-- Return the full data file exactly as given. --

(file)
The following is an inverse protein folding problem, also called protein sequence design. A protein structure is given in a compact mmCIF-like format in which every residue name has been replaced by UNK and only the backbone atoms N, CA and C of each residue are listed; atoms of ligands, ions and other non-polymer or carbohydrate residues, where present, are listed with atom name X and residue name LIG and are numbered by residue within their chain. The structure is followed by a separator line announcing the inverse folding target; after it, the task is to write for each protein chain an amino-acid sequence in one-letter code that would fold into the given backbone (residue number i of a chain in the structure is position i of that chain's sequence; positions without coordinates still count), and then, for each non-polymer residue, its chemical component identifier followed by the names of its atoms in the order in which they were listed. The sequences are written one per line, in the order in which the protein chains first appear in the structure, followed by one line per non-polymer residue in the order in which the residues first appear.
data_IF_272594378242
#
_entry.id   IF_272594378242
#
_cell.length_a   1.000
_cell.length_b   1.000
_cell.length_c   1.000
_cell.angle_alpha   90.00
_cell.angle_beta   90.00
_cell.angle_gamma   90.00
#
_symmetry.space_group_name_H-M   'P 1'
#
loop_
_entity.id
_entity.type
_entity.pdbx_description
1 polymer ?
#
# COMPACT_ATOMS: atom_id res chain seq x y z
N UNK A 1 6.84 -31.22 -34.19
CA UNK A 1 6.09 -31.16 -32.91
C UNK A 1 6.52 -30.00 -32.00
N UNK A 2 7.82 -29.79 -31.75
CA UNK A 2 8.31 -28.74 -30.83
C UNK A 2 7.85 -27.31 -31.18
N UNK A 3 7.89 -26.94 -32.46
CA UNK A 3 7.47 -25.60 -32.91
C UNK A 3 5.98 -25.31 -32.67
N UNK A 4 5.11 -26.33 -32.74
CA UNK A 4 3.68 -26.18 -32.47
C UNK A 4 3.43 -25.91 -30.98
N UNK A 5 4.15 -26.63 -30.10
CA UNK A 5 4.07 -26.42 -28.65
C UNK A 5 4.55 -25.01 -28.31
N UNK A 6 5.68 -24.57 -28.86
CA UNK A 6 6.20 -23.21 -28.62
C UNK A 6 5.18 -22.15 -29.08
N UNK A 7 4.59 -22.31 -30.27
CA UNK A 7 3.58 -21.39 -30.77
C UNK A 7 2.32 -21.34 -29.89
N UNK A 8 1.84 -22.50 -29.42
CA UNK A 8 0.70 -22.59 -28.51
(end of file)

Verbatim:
The following is an inverse protein folding problem, also called protein sequence design. A protein structure is given in a compact mmCIF-like format in which every residue name has been replaced by UNK and only the backbone atoms N, CA and C of each residue are listed; atoms of ligands, ions and other non-polymer or carbohydrate residues, where present, are listed with atom name X and residue name LIG and are numbered by residue within their chain. The structure is followed by a separator line announcing the inverse folding target; after it, the task is to write for each protein chain an amino-acid sequence in one-letter code that would fold into the given backbone (residue number i of a chain in the structure is position i of that chain's sequence; positions without coordinates still count), and then, for each non-polymer residue, its chemical component identifier followed by the names of its atoms in the order in which they were listed. The sequences are written one per line, in the order in which the protein chains first appear in the structure, followed by one line per non-polymer residue in the order in which the residues first appear.
data_IF_272594378242
#
_entry.id   IF_272594378242
#
_cell.length_a   1.000
_cell.length_b   1.000
_cell.length_c   1.000
_cell.angle_alpha   90.00
_cell.angle_beta   90.00
_cell.angle_gamma   90.00
#
_symmetry.space_group_name_H-M   'P 1'
#
loop_
_entity.id
_entity.type
_entity.pdbx_description
1 polymer ?
#
# COMPACT_ATOMS: atom_id res chain seq x y z
N UNK A 1 6.84 -31.22 -34.19
CA UNK A 1 6.09 -31.16 -32.91
C UNK A 1 6.52 -30.00 -32.00
N UNK A 2 7.82 -29.79 -31.75
CA UNK A 2 8.31 -28.74 -30.83
C UNK A 2 7.85 -27.31 -31.18
N UNK A 3 7.89 -26.94 -32.46
CA UNK A 3 7.47 -25.60 -32.91
C UNK A 3 5.98 -25.31 -32.67
N UNK A 4 5.11 -26.33 -32.74
CA UNK A 4 3.68 -26.18 -32.47
C UNK A 4 3.43 -25.91 -30.98
N UNK A 5 4.15 -26.63 -30.10
CA UNK A 5 4.07 -26.42 -28.65
C UNK A 5 4.55 -25.01 -28.31
N UNK A 6 5.68 -24.57 -28.86
CA UNK A 6 6.20 -23.21 -28.62
C UNK A 6 5.18 -22.15 -29.08
N UNK A 7 4.59 -22.31 -30.27
CA UNK A 7 3.58 -21.39 -30.77
C UNK A 7 2.32 -21.34 -29.89
N UNK A 8 1.84 -22.50 -29.42
CA UNK A 8 0.70 -22.59 -28.51